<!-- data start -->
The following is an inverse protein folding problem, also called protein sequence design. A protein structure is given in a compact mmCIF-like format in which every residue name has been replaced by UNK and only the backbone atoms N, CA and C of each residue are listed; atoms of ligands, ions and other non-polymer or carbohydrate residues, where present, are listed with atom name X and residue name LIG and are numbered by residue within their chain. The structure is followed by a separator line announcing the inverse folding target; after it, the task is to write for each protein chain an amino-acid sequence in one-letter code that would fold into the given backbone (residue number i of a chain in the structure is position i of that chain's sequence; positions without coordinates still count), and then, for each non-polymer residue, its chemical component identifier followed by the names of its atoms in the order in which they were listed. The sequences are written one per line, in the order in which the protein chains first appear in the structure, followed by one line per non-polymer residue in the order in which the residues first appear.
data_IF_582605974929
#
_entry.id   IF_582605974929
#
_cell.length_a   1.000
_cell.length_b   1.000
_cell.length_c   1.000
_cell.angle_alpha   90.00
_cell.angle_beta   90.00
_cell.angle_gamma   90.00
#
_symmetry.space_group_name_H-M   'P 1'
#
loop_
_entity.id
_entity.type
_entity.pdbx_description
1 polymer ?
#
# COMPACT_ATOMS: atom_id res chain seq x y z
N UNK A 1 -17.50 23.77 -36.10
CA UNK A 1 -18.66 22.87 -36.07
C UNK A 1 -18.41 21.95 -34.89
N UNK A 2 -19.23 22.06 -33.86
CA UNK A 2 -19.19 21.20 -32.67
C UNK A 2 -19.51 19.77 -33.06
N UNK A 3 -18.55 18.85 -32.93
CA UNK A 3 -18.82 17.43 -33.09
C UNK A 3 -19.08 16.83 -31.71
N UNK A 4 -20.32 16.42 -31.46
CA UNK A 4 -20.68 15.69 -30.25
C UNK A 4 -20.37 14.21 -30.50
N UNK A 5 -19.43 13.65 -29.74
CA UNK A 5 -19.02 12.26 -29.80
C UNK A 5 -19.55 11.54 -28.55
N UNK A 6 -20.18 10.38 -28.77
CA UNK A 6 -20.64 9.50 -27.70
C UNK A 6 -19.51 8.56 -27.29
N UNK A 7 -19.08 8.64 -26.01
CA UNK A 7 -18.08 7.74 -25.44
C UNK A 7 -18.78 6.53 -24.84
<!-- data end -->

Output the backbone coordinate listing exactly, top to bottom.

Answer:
The following is an inverse protein folding problem, also called protein sequence design. A protein structure is given in a compact mmCIF-like format in which every residue name has been replaced by UNK and only the backbone atoms N, CA and C of each residue are listed; atoms of ligands, ions and other non-polymer or carbohydrate residues, where present, are listed with atom name X and residue name LIG and are numbered by residue within their chain. The structure is followed by a separator line announcing the inverse folding target; after it, the task is to write for each protein chain an amino-acid sequence in one-letter code that would fold into the given backbone (residue number i of a chain in the structure is position i of that chain's sequence; positions without coordinates still count), and then, for each non-polymer residue, its chemical component identifier followed by the names of its atoms in the order in which they were listed. The sequences are written one per line, in the order in which the protein chains first appear in the structure, followed by one line per non-polymer residue in the order in which the residues first appear.
data_IF_582605974929
#
_entry.id   IF_582605974929
#
_cell.length_a   1.000
_cell.length_b   1.000
_cell.length_c   1.000
_cell.angle_alpha   90.00
_cell.angle_beta   90.00
_cell.angle_gamma   90.00
#
_symmetry.space_group_name_H-M   'P 1'
#
loop_
_entity.id
_entity.type
_entity.pdbx_description
1 polymer ?
#
# COMPACT_ATOMS: atom_id res chain seq x y z
N UNK A 1 -17.50 23.77 -36.10
CA UNK A 1 -18.66 22.87 -36.07
C UNK A 1 -18.41 21.95 -34.89
N UNK A 2 -19.23 22.06 -33.86
CA UNK A 2 -19.19 21.20 -32.67
C UNK A 2 -19.51 19.77 -33.06
N UNK A 3 -18.55 18.85 -32.93
CA UNK A 3 -18.82 17.43 -33.09
C UNK A 3 -19.08 16.83 -31.71
N UNK A 4 -20.32 16.42 -31.46
CA UNK A 4 -20.68 15.69 -30.25
C UNK A 4 -20.37 14.21 -30.50
N UNK A 5 -19.43 13.65 -29.74
CA UNK A 5 -19.02 12.26 -29.80
C UNK A 5 -19.55 11.54 -28.55
N UNK A 6 -20.18 10.38 -28.77
CA UNK A 6 -20.64 9.50 -27.70
C UNK A 6 -19.51 8.56 -27.29
N UNK A 7 -19.08 8.64 -26.01
CA UNK A 7 -18.08 7.74 -25.44
C UNK A 7 -18.78 6.53 -24.84